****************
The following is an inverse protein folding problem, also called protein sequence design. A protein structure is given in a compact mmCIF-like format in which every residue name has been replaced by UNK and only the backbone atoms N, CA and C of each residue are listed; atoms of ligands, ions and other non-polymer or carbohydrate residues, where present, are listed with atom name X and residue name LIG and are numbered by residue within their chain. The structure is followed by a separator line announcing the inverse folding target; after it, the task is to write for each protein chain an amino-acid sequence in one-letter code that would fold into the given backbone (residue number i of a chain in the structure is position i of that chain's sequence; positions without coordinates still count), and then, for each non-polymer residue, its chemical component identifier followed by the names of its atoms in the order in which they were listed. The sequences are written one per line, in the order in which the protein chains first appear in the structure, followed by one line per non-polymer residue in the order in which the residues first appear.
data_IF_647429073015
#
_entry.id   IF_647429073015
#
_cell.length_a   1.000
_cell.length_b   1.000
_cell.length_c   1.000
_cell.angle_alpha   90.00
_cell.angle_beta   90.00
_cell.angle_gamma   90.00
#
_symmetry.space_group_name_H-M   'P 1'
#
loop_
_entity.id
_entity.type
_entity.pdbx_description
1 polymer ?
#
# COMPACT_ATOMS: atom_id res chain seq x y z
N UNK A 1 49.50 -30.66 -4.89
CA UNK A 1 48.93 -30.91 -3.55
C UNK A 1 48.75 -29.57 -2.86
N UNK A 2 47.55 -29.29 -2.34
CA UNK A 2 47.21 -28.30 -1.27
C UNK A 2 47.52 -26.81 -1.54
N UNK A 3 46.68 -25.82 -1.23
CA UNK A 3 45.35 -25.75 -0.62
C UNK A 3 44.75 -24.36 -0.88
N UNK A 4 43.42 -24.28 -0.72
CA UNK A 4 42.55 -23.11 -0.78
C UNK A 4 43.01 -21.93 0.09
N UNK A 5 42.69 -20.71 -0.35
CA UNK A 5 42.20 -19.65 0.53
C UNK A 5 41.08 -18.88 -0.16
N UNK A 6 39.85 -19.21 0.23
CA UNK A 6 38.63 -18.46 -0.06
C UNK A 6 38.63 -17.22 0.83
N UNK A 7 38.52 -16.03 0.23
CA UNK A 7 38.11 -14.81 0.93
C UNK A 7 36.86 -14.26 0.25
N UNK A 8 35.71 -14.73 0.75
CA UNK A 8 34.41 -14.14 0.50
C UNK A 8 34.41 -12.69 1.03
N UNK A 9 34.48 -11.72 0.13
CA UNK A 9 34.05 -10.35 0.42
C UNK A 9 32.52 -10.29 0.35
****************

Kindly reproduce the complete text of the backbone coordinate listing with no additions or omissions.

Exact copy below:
The following is an inverse protein folding problem, also called protein sequence design. A protein structure is given in a compact mmCIF-like format in which every residue name has been replaced by UNK and only the backbone atoms N, CA and C of each residue are listed; atoms of ligands, ions and other non-polymer or carbohydrate residues, where present, are listed with atom name X and residue name LIG and are numbered by residue within their chain. The structure is followed by a separator line announcing the inverse folding target; after it, the task is to write for each protein chain an amino-acid sequence in one-letter code that would fold into the given backbone (residue number i of a chain in the structure is position i of that chain's sequence; positions without coordinates still count), and then, for each non-polymer residue, its chemical component identifier followed by the names of its atoms in the order in which they were listed. The sequences are written one per line, in the order in which the protein chains first appear in the structure, followed by one line per non-polymer residue in the order in which the residues first appear.
data_IF_647429073015
#
_entry.id   IF_647429073015
#
_cell.length_a   1.000
_cell.length_b   1.000
_cell.length_c   1.000
_cell.angle_alpha   90.00
_cell.angle_beta   90.00
_cell.angle_gamma   90.00
#
_symmetry.space_group_name_H-M   'P 1'
#
loop_
_entity.id
_entity.type
_entity.pdbx_description
1 polymer ?
#
# COMPACT_ATOMS: atom_id res chain seq x y z
N UNK A 1 49.50 -30.66 -4.89
CA UNK A 1 48.93 -30.91 -3.55
C UNK A 1 48.75 -29.57 -2.86
N UNK A 2 47.55 -29.29 -2.34
CA UNK A 2 47.21 -28.30 -1.27
C UNK A 2 47.52 -26.81 -1.54
N UNK A 3 46.68 -25.82 -1.23
CA UNK A 3 45.35 -25.75 -0.62
C UNK A 3 44.75 -24.36 -0.88
N UNK A 4 43.42 -24.28 -0.72
CA UNK A 4 42.55 -23.11 -0.78
C UNK A 4 43.01 -21.93 0.09
N UNK A 5 42.69 -20.71 -0.35
CA UNK A 5 42.20 -19.65 0.53
C UNK A 5 41.08 -18.88 -0.16
N UNK A 6 39.85 -19.21 0.23
CA UNK A 6 38.63 -18.46 -0.06
C UNK A 6 38.63 -17.22 0.83
N UNK A 7 38.52 -16.03 0.23
CA UNK A 7 38.11 -14.81 0.93
C UNK A 7 36.86 -14.26 0.25
N UNK A 8 35.71 -14.73 0.75
CA UNK A 8 34.41 -14.14 0.50
C UNK A 8 34.41 -12.69 1.03
N UNK A 9 34.48 -11.72 0.13
CA UNK A 9 34.05 -10.35 0.42
C UNK A 9 32.52 -10.29 0.35